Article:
When most opposing defensive coaches looked at Stanford this season, they saw an offense that could run or pass with equal skill, a punishing line and a unit that finished in the top 10 nationally in yards (451.G) and points (37.1) per game. When Georgia Tech's staff watched tape of the Cardinal in preparation for the Seattle Bowl, it saw an offense that wasn't as athletic as the Yellow Jackets' defense. To increase that advantage, defensive coordinator Ted Roof moved All-ACC end Greg Gathers to tackle and linebacker Daryl Smith to end, and installed a variety of line stunts.
The results were immediate. In the first quarter of Georgia Tech's 24-14 victory, the Yellow Jackets stopped Stanford three times from their one-yard line, with Smith stuffing tailback Kerry Carter on fourth down. The Cardinal was not only held to a season-low 125 rushing yards but also didn't score a rushing touchdown for the first time this season. "We had four sacks, and we should have had nine," defensive ends coach Lance Thompson said. "We kept watching tape of the Stanford offense and telling our kids, 'You're better players than the ones they've played.' That was our best defensive game all year."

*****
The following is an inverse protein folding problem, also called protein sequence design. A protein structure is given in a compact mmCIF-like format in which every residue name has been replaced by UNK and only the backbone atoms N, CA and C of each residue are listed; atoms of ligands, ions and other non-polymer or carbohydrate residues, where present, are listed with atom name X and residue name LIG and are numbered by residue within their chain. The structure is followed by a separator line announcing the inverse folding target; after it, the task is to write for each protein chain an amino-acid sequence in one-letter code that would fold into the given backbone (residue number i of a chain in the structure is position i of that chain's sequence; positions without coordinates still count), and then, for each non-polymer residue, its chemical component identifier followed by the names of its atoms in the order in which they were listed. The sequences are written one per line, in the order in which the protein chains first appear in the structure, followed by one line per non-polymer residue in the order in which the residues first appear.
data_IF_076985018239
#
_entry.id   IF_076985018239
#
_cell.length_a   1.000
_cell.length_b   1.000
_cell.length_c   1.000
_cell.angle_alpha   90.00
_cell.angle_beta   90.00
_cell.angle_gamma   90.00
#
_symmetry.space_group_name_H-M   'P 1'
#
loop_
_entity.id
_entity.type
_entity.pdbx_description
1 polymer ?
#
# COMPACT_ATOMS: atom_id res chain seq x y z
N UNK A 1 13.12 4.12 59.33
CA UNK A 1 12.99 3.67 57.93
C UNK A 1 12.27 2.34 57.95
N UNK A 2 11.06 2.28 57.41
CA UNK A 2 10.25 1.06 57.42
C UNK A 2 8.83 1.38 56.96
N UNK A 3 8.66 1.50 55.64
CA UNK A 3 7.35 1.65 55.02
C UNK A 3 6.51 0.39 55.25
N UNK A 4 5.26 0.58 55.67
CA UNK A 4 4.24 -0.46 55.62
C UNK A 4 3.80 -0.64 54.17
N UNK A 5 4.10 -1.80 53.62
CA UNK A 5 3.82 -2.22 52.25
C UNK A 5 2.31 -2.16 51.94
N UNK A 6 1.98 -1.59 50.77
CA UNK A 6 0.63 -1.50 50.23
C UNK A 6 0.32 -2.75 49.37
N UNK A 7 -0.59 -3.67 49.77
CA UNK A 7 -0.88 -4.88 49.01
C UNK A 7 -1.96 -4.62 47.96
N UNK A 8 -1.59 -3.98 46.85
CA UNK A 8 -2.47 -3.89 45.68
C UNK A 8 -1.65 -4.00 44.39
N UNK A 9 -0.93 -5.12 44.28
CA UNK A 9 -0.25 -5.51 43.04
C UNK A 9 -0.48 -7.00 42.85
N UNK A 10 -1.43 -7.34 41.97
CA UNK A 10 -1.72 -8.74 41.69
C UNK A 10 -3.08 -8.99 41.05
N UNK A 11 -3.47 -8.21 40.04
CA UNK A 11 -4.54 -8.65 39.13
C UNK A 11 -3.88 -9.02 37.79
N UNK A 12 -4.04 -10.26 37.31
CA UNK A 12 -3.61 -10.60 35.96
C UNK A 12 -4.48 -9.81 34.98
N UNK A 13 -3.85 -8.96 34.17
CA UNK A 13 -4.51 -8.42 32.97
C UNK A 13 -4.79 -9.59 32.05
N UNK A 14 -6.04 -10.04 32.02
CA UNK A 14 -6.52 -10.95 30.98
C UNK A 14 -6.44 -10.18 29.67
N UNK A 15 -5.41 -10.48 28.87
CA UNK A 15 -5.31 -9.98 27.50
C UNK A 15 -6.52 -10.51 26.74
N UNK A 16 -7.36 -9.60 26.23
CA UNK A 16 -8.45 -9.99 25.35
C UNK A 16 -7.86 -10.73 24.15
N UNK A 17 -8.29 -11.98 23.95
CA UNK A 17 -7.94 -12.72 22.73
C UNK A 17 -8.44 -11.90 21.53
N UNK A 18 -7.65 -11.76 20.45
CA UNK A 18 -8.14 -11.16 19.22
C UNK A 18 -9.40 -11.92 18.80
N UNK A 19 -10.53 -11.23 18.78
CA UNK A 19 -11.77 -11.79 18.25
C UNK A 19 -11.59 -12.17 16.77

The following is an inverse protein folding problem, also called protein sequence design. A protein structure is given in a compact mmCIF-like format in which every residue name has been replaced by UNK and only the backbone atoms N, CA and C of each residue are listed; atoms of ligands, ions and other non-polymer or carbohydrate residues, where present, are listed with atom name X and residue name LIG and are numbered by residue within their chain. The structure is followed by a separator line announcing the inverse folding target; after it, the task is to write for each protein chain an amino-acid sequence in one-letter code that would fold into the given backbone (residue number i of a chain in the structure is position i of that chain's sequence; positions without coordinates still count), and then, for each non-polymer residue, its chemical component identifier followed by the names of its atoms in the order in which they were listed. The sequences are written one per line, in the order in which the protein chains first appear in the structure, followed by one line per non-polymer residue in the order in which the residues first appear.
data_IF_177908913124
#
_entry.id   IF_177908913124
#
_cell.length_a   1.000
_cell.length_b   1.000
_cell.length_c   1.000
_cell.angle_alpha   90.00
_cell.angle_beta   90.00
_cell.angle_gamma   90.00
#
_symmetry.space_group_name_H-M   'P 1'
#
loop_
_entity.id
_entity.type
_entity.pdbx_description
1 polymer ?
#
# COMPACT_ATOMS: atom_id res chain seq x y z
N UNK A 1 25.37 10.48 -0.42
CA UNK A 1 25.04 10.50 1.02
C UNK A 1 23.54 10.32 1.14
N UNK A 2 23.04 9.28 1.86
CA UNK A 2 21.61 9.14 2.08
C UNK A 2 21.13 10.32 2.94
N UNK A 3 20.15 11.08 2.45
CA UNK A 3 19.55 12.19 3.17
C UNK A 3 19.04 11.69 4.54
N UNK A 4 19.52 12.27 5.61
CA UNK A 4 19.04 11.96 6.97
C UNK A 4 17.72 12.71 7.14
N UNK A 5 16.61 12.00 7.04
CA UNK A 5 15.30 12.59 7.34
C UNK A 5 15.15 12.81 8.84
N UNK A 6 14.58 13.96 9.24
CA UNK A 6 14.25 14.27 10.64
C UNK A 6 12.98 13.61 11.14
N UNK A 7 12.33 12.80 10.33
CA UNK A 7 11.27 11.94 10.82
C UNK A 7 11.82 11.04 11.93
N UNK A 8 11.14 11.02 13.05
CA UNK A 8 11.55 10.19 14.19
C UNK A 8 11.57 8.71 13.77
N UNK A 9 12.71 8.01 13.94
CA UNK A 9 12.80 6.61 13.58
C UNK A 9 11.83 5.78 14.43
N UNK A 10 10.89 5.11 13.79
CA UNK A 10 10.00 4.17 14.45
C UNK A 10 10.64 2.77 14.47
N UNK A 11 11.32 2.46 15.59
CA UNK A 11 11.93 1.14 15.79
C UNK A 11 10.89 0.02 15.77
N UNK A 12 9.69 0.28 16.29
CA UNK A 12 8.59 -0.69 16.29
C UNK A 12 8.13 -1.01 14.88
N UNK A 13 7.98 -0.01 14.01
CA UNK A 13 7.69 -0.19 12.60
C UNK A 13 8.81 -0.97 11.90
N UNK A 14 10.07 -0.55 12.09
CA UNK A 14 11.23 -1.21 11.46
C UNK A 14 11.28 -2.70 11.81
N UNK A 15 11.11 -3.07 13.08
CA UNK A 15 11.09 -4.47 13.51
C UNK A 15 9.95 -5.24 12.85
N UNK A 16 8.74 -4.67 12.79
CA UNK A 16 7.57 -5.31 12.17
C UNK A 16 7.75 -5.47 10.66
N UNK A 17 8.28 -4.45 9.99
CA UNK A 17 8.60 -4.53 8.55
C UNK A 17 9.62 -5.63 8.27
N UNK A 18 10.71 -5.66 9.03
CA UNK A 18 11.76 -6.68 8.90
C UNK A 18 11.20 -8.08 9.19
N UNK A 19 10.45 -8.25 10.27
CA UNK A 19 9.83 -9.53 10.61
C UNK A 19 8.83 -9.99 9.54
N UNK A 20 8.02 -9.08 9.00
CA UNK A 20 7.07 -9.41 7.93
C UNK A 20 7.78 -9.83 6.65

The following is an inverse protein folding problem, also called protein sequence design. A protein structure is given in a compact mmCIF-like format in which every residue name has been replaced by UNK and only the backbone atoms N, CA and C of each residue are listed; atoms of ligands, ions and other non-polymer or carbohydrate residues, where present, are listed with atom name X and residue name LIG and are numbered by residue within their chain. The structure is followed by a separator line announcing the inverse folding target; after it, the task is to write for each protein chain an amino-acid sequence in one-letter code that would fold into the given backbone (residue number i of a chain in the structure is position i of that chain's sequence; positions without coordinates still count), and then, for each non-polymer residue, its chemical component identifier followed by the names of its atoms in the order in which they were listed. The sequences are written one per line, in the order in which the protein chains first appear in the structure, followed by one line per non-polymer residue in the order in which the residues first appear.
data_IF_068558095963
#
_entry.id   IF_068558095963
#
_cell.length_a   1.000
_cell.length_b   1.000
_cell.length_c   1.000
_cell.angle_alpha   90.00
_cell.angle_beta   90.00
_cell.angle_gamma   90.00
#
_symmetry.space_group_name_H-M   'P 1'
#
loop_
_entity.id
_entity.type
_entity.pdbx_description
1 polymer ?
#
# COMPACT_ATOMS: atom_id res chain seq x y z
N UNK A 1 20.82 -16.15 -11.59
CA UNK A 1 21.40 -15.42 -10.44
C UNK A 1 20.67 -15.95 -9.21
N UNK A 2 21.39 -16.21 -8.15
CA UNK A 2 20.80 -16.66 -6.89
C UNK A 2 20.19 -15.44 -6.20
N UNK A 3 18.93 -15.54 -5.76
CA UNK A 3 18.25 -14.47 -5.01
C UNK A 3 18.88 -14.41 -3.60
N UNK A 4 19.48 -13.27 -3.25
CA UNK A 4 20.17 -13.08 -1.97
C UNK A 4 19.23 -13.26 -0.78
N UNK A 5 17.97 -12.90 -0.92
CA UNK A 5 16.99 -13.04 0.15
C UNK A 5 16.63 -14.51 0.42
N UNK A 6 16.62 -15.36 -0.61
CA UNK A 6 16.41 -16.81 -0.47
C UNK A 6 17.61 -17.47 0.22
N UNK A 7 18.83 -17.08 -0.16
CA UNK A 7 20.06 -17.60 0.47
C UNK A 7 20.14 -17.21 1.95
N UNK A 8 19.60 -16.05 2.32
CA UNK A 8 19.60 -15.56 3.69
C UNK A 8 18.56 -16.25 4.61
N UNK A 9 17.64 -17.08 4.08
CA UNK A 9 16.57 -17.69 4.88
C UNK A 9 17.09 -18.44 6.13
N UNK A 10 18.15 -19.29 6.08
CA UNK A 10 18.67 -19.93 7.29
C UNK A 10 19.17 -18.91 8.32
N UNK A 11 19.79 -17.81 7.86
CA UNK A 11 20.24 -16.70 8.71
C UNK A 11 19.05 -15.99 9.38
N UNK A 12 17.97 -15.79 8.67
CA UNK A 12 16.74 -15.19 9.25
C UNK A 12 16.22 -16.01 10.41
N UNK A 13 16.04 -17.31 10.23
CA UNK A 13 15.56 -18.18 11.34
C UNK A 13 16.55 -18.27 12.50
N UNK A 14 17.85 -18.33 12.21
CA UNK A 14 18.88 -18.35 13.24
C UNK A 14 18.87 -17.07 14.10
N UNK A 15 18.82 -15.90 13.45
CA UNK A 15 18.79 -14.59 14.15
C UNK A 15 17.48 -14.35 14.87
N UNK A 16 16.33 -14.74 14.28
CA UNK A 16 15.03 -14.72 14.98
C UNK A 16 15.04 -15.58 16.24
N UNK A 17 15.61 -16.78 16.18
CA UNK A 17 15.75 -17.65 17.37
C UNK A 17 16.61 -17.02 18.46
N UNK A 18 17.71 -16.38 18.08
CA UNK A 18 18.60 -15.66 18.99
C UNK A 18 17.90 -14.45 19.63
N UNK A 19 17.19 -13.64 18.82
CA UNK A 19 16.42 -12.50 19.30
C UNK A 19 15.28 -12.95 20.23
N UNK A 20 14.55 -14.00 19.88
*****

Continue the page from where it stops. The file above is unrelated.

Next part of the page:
For the second time this season coach Mark Richt cost Georgia a shot at victory by mismanaging the clock late in a game, illustrating the difficulty a first-year coach can have in attempting to call the offensive plays and manage the clock. While trailing Auburn 24-17 on Nov. 10, the Bulldogs had first-and-goal at the Tigers' one with 16 second to go and no timeouts. Instead of first trying a pass, Richt called for tailback Jasper Sanks to run into the line. Sanks was stuffed, and Georgia didn't get off another play. While trailing Boston College 20-16 in the Music City Bowl and facing fourth-and-12 at the Boston College 48 with 1:32 to play and two timeouts, Richt elected to punt. He believed that Georgia could get the ball back near mid-field with about 40 seconds left. Instead, Boston College ran three plays and more than a minute off the clock, and the Bulldogs took over near midfield with only :14 remaining. Georgia ran only two plays before time ran out.
Maybe Richt should follow the lead of Maryland first-year coach Ralph Friedgen, who, despite having established himself as a gifted play-caller while offensive coordinator at Georgia Tech, let an assistant call the plays.